War poetry is very different for writer and reader. In the midst of an overwhelming horror, four choice lines may be a distillation but they are also a contrast. What is most poignant and intense is that poetry is actually quite unlike war. It’s something different to read four choice lines while sitting on the couch. The imagination is responsible not only for everything the poem is meant to evoke, but also for everything that it chooses not to evoke but which to the poet was immediate.

This is my difficulty with poetry. It is an art based in empathy, the delivery of interior sensations and impressions, and yet the interior context in which these sensations find their meaning is not itself delivered. How could it be? A metaphor that often presents itself in my mind presents itself here – the fact that the human DNA sequence has been mapped would seem to be all we need to know everything about how the body does everything, but it isn’t, because protein folding – the conversion of the linear chain of chemicals into a functional lump – is an opaque process, dependent on many tiny details of context. That the poet thought these four lines were choice is certainly information, but the internal world in which he thought so is ours to recover/invent.

Ungaretti begins a poem:

The face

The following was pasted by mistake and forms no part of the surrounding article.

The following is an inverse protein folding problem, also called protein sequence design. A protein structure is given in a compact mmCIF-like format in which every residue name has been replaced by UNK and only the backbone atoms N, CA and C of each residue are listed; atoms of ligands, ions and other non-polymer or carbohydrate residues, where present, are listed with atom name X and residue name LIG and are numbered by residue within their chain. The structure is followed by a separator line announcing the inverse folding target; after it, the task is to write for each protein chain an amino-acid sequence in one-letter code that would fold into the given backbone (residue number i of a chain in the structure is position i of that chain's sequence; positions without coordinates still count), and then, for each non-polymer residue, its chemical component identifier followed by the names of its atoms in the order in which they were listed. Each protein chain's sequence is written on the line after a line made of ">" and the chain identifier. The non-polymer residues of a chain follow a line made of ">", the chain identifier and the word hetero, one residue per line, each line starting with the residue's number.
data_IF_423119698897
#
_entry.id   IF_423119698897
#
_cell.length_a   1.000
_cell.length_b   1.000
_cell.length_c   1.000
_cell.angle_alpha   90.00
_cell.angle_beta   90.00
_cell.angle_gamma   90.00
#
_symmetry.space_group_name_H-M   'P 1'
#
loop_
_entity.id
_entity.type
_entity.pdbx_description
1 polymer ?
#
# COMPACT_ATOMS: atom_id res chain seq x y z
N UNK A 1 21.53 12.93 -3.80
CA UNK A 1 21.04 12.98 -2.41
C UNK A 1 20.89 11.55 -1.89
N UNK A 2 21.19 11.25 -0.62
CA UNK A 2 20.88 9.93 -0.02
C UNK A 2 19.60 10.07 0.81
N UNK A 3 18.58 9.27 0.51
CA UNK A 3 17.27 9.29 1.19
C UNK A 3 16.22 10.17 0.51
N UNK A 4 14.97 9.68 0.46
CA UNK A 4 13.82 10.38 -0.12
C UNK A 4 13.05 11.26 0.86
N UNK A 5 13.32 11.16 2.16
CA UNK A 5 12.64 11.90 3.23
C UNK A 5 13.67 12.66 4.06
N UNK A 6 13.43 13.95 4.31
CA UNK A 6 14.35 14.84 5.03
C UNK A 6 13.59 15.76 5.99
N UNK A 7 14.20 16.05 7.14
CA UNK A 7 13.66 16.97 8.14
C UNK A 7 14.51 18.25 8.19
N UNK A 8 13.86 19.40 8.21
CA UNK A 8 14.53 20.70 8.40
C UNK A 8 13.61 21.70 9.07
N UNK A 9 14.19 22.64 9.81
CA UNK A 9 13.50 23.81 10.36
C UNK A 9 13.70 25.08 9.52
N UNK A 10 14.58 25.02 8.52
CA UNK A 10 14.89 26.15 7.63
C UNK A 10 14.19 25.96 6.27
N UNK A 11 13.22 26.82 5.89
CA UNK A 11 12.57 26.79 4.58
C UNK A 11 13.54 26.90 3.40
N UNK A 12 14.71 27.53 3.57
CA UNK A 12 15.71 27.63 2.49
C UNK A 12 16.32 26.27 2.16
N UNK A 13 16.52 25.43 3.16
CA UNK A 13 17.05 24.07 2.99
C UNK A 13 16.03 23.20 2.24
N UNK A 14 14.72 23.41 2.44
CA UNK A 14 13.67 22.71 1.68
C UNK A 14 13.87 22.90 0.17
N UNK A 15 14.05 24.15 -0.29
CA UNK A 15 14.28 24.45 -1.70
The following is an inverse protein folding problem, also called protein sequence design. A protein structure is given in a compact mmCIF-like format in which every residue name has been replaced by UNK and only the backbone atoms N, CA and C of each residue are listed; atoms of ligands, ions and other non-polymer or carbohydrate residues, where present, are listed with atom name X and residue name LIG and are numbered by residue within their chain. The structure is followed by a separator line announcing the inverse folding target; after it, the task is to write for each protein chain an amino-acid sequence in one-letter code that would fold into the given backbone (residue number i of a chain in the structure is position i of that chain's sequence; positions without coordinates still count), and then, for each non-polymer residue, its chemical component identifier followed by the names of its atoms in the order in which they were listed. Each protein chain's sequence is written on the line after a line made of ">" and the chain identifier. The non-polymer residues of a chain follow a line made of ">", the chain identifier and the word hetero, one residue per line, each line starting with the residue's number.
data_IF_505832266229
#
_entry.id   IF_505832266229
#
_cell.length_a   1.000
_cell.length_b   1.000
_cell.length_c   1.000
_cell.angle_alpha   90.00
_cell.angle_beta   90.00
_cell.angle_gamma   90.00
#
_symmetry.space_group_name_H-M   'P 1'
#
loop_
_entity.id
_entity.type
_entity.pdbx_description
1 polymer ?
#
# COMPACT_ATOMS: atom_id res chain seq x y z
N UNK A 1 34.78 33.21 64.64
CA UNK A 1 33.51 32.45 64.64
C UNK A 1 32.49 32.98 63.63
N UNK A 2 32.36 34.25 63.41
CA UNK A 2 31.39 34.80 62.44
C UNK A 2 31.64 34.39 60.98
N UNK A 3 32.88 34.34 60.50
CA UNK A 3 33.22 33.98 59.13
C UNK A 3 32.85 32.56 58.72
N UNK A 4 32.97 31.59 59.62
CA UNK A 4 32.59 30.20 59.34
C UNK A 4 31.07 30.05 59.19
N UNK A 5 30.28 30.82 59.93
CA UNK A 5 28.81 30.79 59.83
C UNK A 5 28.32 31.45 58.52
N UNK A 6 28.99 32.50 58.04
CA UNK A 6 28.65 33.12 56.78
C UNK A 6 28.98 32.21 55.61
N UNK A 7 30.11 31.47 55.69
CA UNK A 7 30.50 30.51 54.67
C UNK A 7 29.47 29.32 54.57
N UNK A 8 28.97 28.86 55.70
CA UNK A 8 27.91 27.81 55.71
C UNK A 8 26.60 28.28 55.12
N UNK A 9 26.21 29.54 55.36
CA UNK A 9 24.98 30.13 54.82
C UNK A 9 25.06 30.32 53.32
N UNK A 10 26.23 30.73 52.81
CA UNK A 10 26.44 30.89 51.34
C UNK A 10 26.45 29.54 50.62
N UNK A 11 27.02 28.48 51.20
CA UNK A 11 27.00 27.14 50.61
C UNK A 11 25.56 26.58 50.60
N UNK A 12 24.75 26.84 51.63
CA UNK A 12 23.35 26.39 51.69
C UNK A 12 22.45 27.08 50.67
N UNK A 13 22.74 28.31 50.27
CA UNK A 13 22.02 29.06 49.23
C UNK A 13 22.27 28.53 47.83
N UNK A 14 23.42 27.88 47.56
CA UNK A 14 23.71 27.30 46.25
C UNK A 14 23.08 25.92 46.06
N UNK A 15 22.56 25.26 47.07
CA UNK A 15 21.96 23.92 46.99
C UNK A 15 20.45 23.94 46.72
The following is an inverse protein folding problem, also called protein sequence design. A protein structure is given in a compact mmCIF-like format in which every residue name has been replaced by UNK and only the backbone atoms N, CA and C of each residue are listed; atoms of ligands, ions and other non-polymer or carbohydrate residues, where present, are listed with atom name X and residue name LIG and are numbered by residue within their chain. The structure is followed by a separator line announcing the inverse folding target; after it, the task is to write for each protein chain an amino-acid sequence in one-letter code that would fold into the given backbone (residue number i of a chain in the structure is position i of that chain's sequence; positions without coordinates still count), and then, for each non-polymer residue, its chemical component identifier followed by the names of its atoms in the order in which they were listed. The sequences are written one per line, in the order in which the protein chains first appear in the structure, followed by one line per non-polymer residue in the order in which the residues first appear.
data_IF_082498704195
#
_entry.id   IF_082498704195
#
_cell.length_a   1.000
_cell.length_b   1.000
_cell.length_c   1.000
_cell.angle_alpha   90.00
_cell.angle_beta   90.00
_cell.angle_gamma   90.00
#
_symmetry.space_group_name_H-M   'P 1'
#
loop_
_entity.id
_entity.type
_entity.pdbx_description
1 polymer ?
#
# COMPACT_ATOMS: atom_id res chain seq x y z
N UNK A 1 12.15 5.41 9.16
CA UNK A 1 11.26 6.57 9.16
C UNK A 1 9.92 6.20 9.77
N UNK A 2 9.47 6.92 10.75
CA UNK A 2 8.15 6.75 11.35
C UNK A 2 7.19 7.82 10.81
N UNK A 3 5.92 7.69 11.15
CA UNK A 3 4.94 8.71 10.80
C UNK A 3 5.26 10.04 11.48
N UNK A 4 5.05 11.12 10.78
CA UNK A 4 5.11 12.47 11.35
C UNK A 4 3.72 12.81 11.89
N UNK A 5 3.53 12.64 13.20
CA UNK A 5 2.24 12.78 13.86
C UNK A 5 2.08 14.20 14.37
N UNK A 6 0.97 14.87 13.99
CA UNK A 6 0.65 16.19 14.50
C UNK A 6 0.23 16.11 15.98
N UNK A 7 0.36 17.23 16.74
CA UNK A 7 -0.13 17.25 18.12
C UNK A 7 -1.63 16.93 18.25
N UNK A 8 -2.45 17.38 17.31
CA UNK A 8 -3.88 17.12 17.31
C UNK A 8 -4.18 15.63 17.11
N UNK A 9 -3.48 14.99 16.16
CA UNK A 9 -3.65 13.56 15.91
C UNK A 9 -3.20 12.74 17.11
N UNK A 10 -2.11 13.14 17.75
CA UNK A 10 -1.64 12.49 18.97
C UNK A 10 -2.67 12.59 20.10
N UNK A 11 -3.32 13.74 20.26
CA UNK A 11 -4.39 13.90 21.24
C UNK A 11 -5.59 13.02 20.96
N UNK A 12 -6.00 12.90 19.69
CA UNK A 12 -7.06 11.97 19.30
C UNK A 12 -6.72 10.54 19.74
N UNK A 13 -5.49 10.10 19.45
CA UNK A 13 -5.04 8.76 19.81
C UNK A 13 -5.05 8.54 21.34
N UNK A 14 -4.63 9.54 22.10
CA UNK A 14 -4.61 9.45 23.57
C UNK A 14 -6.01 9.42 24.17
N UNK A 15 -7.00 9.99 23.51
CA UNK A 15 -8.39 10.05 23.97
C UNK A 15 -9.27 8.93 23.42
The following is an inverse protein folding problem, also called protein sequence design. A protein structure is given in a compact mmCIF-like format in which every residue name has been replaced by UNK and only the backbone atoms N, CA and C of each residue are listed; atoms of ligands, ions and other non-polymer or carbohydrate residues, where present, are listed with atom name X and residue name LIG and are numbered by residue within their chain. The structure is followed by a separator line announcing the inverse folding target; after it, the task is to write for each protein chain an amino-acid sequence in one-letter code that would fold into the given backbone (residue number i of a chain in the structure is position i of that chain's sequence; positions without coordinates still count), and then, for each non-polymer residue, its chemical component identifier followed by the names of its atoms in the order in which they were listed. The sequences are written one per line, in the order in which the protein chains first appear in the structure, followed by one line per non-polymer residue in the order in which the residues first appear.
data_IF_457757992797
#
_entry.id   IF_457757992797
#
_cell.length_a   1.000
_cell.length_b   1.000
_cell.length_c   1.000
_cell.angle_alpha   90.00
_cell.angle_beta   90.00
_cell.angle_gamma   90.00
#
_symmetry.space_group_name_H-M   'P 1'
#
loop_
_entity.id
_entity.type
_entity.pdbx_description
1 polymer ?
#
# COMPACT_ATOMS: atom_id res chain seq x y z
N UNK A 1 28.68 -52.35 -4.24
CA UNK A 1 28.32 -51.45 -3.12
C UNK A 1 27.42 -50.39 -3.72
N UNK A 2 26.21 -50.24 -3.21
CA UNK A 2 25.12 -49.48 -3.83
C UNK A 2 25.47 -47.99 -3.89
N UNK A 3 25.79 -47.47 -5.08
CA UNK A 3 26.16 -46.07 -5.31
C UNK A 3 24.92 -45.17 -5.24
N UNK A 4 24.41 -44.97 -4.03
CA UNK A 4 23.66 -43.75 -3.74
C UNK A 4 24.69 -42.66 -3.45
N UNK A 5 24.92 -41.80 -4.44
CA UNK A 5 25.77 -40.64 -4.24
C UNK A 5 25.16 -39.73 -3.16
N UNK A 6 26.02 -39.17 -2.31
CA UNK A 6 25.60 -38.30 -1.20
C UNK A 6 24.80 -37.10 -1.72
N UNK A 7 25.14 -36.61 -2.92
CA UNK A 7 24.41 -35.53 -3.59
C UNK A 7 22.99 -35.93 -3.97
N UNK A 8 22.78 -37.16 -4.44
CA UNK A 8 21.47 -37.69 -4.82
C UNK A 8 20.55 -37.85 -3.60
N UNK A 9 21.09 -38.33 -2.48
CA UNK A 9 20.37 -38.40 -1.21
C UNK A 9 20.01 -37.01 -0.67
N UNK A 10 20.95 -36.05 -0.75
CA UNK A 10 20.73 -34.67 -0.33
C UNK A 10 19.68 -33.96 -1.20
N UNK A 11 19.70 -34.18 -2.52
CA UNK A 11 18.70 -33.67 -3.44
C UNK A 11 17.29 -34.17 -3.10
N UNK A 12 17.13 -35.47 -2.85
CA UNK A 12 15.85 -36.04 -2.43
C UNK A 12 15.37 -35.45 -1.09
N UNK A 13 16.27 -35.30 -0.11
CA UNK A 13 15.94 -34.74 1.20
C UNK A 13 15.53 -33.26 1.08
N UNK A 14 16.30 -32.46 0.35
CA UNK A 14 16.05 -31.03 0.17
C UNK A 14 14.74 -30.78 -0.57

of this night
is dry
like a

That’s Mandelbaum; Creagh has

is dry
as a piece of

and Frisardi doesn’t include it. Anyway. What kind of night has a face that’s dry like a parchment? I can easily imagine that such a night – such a kind of night – exists, and that Ungaretti was there, and sensed it, and got it down beautifully. But he was living it when he wrote these words, and as I am reading them, I am not. To find this night, I cannot follow the parchment face backward – it leads nowhere, or only to some misty poetry limbo that does not satisfy me. I have to imagine different kinds of nights and test them – would this sort of (imagined) night inspire me to say that it had a face as dry as a piece of parchment? I am the active agent, investigating this inert unhelpful artifact, this poem. This is not communication. Poetry, or at least this sort of poetry, does not communicate, it only records and arranges. If I do not already possess the poet’s experiences, I cannot find them here. Only my imagination can provide them.

It is one thing to experience a night and recognize that its salient feature is that its face is dry like parchment. It’s another to extrapolate a night, knowing only that its salient feature is that its face is dry like parchment.

Perhaps this is the skill that poetry requires, but if so, mine is very weak. Or at least I don’t trust that what I find, when I let my mind create following scant poetic indications, has any more to do with the poet than it does with me.

And it should. All art should. I have enough thoughts and enough things to think about that I don’t need art as an ice-breaker with no other agenda.

As with the crossword puzzle, what to the conossieur might feel like pure deduction is actually enculturation. The seasoned solver may believe that he is fundamentally sharper than the rookie when in fact he has reprogrammed his own intuition over a long process of trial and error. A seasoned reader (or writer) might feel that the indications are full and sufficient, when in fact they are only sufficient when taken in combination with a silent complex of assumptions and expectations that cannot be simulated by any conscious thought process but must simply be amassed over the course of years.

I’ve developed intricate enough associative webs for dealing with a variety of cultural products. But not poetry. Not yet.